Consumers can obtain free credit freezes for themselves and their underage children starting on Friday, September 21, 2018, due to the passage of a federal consumer protection law earlier in 2018. Getting a credit freeze can help protect you from identity theft. Parents and graduate students should be aware of the possible impact of credit freezes on applications for the Federal PLUS loan.
The legislation also increases the length of initial fraud alerts from 90 days to one year and provides for extended fraud alerts as long as seven years. Active duty members of the U.S. Armed Forces will also be able to get free credit monitoring from the credit reporting agencies.
Credit bureaus will provide credit freezes for free
Section 301 of the Economic Growth, Regulatory Relief, and Consumer Protection Act (P.L. 115-174) requires consumer reporting agencies, such as Equifax, Experian and TransUnion, to provide free credit freezes upon request of the consumer. Removal of a credit freeze will also be free, including temporary removal of a credit freeze for a period of time specified by the consumer.
Previously, credit freezes were free only after identity theft. Otherwise, credit bureaus charged a fee to freeze or unfreeze access to the credit record. Credit reporting agencies provided free fraud alerts, which did not prevent opening of new accounts in the consumer’s name. Now, both credit freezes and fraud alerts are free.
A credit freeze blocks access to the personal and financial information in the consumer’s credit report, preventing new accounts from being opened in the consumer’s name. Credit freezes do not apply to pre-existing creditors of the consumer who may be reviewing or collecting the account. For example, the recipient of a check from the consumer may access the consumer’s credit history.
Free credit freezes for children
Most children do not have a credit history. But, that doesn’t stop identity thieves from getting credit cards and other forms of debt in the child’s name. A credit freeze can help protect children from identity theft.
Parents can request a free credit freeze for their children who are under age 16.
To request a child credit freeze, the parents will need to provide proof of the relationship, such as a copy of the child’s birth certificate, as well as authentication of the parent’s identity.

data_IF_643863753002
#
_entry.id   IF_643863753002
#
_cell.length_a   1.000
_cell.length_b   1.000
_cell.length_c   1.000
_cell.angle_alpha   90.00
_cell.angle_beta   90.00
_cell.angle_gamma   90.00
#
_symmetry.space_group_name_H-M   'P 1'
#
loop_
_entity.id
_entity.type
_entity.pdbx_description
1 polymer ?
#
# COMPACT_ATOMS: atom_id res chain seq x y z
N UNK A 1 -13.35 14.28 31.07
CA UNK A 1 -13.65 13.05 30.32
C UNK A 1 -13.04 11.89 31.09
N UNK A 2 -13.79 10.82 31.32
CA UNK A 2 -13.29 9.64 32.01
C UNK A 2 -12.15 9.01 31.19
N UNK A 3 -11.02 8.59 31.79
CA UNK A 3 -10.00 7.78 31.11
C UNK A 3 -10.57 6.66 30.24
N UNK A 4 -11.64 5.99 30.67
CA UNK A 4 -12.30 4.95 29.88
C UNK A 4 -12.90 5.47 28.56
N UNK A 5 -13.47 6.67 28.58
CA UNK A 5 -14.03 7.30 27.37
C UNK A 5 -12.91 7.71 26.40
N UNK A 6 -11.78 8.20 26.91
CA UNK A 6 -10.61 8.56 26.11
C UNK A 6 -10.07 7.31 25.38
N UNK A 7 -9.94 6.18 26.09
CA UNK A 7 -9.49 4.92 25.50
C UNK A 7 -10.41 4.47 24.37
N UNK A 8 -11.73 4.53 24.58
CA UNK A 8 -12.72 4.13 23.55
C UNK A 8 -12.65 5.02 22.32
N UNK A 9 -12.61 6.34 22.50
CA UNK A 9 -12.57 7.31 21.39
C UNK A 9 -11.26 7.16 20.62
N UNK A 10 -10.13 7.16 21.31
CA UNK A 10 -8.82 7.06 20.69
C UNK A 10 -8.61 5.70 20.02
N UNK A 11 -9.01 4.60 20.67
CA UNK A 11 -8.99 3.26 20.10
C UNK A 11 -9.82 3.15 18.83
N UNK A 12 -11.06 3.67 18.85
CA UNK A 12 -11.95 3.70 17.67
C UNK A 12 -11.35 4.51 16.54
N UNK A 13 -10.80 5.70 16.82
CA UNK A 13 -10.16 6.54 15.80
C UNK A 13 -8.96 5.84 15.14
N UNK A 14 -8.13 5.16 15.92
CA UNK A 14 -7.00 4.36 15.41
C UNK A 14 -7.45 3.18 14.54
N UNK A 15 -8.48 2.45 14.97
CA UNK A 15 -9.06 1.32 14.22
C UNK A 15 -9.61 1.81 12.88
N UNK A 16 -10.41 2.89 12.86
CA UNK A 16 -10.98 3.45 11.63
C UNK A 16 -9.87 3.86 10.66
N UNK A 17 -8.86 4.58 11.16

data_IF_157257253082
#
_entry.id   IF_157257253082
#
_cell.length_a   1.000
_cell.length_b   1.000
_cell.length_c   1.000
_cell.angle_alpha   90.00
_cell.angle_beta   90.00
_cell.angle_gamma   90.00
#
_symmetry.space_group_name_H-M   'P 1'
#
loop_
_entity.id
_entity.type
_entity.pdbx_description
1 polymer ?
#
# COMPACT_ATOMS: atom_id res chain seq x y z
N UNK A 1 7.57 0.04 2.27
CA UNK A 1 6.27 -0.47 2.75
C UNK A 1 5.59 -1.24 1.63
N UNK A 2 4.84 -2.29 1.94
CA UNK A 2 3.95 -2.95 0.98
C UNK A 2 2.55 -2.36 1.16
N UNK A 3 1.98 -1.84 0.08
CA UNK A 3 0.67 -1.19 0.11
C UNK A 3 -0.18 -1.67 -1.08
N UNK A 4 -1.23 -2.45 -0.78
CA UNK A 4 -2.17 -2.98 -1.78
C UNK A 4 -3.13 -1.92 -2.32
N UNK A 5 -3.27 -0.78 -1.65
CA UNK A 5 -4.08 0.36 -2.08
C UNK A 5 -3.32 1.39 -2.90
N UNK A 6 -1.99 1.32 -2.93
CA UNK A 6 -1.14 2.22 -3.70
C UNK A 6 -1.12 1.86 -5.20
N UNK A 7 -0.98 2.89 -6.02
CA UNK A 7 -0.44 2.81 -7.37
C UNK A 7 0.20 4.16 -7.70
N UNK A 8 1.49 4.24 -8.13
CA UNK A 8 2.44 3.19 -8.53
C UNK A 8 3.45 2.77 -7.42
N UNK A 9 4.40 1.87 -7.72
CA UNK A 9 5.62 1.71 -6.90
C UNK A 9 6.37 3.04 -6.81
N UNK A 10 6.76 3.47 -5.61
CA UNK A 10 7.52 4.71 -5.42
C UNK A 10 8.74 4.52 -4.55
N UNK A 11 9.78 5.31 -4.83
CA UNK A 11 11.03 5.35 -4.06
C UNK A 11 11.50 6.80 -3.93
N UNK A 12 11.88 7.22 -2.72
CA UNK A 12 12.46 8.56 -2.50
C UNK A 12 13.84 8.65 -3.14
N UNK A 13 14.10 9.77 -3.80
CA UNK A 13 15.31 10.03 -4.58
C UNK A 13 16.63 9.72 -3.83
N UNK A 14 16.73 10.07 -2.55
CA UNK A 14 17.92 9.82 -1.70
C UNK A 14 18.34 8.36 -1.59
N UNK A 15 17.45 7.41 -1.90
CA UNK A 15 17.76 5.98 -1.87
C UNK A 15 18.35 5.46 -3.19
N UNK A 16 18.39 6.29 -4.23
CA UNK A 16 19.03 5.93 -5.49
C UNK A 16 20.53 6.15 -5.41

Impact of credit freezes on student loans and parent loans
The borrower of a Federal Direct PLUS loan, including a Parent PLUS loan and a Grad PLUS loan, must not have an adverse credit history. To check for an adverse credit history, the U.S. Department of Education will review the borrower’s credit history as part of the application process. If a borrower’s credit history is frozen, however, that will block processing of the application for a Federal PLUS loan.
Accordingly, prospective borrowers of a Federal Direct PLUS loan must unfreeze their credit records with all three of the major credit reporting agencies before applying for a Federal Direct PLUS loan and keep them unfrozen until the loan has been approved.
Eligibility for the Federal Direct Stafford loan and Federal Direct Consolidation loan do not depend on the borrower’s credit history, so unfreezing your credit history is not necessary for those loans.
Private student loans, on the other hand, are credit underwritten. Borrowers will need to temporarily unfreeze their credit before applying for private student loans.
How to request a credit freeze
Consumers can request a credit freeze by telephone, website or by postal mail.
There will also be links to the free credit freezes provided by each of the credit reporting agencies on the Federal Trade Commission’s web site, IdentityTheft.gov.
The credit reporting agencies must freeze your credit within one business day, if you request the credit freeze by telephone or web, and within three business days, if you request the credit freeze by postal mail.
Proper identification will be required.
A credit freeze can be removed within one hour, if requested by telephone or web, and within three business days, if requested by postal mail.